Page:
Sensualism

Sensualism is a philosophical view that all recognitions come from sensation and perceptions of senses. The English philosopher John Locke (1632-1704) claimed that "there is nothing in the intellect that was not previously in the senses."

Sensualism, or so called the attempt to influence the senses through the forms and colors, is found in many artistic directions, such as in Baroque. The topics of the baroque paintings were also erotic. Sensualism prevails both in the expression of nature and in objects, as well as in human bodies and in their emotions. The baroque shows sexual tensions which are often symbolic. Sensual scenes, often perverse, were covered up by mythological or biblical titles in order to defend them.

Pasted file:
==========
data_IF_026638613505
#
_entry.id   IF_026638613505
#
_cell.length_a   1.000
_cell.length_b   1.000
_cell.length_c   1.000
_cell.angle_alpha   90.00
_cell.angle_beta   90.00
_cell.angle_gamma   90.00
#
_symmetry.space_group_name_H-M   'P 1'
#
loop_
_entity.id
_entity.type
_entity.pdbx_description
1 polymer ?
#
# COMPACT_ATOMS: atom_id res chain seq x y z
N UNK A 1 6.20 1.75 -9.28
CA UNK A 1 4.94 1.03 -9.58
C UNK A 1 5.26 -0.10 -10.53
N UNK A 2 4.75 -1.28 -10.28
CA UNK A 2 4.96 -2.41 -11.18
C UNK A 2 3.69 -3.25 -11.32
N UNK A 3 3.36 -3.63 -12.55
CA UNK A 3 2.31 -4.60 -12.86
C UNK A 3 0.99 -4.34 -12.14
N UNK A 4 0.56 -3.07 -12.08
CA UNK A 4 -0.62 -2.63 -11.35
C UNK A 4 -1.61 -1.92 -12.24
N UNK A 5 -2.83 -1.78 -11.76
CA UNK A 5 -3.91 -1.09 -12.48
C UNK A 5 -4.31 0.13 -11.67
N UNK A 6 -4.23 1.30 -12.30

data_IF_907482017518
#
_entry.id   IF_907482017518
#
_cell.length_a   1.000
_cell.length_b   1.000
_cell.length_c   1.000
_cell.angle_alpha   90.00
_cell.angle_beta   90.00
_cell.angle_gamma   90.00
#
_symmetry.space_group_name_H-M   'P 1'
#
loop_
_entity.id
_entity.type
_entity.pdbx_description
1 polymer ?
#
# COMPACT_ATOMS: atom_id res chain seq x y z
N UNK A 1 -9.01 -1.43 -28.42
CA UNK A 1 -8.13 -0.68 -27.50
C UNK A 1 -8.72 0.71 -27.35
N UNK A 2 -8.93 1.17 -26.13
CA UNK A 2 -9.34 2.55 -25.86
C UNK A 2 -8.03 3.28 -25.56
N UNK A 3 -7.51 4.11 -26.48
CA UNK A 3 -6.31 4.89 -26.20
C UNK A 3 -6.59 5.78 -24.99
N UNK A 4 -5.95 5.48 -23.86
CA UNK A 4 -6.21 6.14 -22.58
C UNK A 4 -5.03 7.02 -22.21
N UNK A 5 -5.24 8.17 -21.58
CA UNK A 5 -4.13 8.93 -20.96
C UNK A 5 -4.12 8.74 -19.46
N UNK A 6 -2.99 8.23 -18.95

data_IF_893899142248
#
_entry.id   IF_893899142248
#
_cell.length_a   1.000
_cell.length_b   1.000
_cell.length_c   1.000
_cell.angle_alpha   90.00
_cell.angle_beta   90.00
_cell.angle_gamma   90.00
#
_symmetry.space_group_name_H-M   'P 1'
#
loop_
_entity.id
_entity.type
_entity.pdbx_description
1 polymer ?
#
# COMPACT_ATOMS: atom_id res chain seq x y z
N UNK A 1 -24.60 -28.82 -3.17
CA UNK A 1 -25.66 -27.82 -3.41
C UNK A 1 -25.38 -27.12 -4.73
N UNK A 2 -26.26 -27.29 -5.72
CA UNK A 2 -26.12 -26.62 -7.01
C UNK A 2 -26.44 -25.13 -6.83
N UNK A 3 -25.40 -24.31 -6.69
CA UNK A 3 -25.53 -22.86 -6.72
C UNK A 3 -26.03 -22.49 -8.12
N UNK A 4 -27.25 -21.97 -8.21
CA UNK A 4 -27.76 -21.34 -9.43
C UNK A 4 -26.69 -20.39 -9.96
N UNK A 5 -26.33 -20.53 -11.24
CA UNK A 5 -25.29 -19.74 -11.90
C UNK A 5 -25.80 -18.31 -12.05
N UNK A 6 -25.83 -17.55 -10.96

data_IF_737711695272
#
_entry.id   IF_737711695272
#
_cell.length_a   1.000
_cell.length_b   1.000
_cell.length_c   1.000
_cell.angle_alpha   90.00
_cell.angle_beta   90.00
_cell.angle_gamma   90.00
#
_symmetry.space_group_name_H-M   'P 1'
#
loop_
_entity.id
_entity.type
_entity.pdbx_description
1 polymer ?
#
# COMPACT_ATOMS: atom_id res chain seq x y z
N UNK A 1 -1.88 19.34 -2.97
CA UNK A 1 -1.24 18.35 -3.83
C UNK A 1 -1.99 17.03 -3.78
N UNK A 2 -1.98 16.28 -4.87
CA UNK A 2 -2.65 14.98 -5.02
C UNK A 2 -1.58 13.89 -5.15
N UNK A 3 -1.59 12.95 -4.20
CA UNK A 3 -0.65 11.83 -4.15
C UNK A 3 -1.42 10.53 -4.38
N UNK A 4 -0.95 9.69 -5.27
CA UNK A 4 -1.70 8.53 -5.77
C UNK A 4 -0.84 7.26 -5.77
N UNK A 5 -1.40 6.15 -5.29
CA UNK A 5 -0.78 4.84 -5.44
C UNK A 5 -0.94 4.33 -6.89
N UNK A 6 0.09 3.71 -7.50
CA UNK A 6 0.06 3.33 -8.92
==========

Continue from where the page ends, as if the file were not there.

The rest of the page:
The modern approach to Sensualism in colors was primarily exposed by Mark Rothko, who manipulated the colors and used them consciously to affect our senses, so our brain experiences more dimensions and it seems like the painting moves forward or deeper. It is important to see Sensualism, not only as an erotic flow in painting but also a way to influence the viewer. Often there is the Sensualism in the erotic art, but only because its colors and shapes affect us. In Mark Rothko's horizontal lines or abstract expressionism, there is no eroticism, but his colors and shapes still affect us with their Sensualism.

In most art movements and schools you can find sensory effects represented by - Sensualism.